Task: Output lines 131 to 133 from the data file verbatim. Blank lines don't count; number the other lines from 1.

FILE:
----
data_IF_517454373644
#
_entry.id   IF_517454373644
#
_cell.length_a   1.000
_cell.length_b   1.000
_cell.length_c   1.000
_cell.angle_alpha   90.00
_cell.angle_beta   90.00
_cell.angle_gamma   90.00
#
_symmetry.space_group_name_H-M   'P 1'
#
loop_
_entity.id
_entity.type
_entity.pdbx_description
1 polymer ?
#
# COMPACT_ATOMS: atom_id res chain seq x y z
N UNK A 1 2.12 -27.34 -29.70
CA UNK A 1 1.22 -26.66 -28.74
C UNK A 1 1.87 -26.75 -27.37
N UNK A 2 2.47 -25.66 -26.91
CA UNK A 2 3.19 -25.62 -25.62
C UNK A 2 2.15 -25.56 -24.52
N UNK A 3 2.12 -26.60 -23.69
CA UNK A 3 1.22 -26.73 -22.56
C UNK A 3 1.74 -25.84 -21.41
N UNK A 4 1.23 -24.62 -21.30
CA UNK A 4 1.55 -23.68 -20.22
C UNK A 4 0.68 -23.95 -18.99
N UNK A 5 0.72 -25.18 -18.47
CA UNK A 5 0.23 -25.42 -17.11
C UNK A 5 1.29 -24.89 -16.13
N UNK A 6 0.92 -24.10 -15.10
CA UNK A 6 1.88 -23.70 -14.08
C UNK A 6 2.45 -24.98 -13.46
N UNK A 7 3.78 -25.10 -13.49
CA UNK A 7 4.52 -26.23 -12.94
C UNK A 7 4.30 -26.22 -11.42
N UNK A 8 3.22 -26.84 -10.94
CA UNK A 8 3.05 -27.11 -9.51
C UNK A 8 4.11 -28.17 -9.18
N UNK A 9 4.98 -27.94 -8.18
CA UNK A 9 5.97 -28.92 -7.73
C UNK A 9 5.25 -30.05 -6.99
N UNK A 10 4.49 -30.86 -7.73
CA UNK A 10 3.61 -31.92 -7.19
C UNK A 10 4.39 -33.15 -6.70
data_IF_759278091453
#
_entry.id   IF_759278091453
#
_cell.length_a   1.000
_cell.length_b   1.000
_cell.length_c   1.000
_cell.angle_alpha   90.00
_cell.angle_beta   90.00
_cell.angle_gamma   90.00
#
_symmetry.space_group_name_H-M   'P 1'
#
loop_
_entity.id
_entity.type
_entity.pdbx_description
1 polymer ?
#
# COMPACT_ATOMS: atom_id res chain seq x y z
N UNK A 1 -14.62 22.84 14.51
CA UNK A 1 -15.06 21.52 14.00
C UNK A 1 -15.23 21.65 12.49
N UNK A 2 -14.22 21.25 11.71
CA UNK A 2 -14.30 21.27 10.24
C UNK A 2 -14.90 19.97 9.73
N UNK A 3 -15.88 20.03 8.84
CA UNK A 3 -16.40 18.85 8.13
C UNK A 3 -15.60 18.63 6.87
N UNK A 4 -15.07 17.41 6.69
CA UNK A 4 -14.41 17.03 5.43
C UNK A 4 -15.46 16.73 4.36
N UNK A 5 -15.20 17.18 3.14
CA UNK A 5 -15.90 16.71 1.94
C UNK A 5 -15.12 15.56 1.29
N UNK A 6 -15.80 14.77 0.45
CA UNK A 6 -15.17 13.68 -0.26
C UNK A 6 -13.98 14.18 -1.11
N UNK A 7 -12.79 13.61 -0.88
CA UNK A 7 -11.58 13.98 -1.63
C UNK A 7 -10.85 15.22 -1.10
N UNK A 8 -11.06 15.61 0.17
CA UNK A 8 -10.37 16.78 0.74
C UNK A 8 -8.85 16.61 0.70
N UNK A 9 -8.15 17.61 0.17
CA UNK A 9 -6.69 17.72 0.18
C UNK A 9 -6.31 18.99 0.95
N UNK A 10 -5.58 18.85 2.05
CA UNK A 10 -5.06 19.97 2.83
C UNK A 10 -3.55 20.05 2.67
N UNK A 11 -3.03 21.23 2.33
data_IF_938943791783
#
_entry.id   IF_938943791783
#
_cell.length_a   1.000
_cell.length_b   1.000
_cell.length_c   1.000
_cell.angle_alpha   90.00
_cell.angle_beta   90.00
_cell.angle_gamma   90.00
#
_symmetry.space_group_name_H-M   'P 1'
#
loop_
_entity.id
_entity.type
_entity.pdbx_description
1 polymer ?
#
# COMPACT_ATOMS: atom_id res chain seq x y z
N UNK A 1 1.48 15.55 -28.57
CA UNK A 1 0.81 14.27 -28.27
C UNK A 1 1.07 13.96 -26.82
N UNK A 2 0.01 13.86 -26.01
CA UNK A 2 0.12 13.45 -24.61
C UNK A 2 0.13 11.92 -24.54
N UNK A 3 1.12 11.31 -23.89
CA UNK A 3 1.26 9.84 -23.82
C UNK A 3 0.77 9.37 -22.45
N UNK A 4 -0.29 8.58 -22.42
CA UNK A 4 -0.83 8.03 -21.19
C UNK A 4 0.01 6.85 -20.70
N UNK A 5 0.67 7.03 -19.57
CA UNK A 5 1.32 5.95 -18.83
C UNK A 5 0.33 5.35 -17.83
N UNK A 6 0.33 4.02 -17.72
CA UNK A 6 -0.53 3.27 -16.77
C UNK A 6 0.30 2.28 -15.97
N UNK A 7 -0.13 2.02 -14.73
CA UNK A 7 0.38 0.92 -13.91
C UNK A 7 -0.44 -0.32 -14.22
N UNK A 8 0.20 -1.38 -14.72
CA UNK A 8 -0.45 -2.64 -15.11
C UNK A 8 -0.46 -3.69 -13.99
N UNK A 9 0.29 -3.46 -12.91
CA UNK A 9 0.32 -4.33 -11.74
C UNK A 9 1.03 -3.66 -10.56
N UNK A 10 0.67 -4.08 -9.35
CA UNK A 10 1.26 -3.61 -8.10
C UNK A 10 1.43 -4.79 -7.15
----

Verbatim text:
N UNK A 4 -0.29 8.58 -22.42
CA UNK A 4 -0.83 8.03 -21.19
C UNK A 4 0.01 6.85 -20.70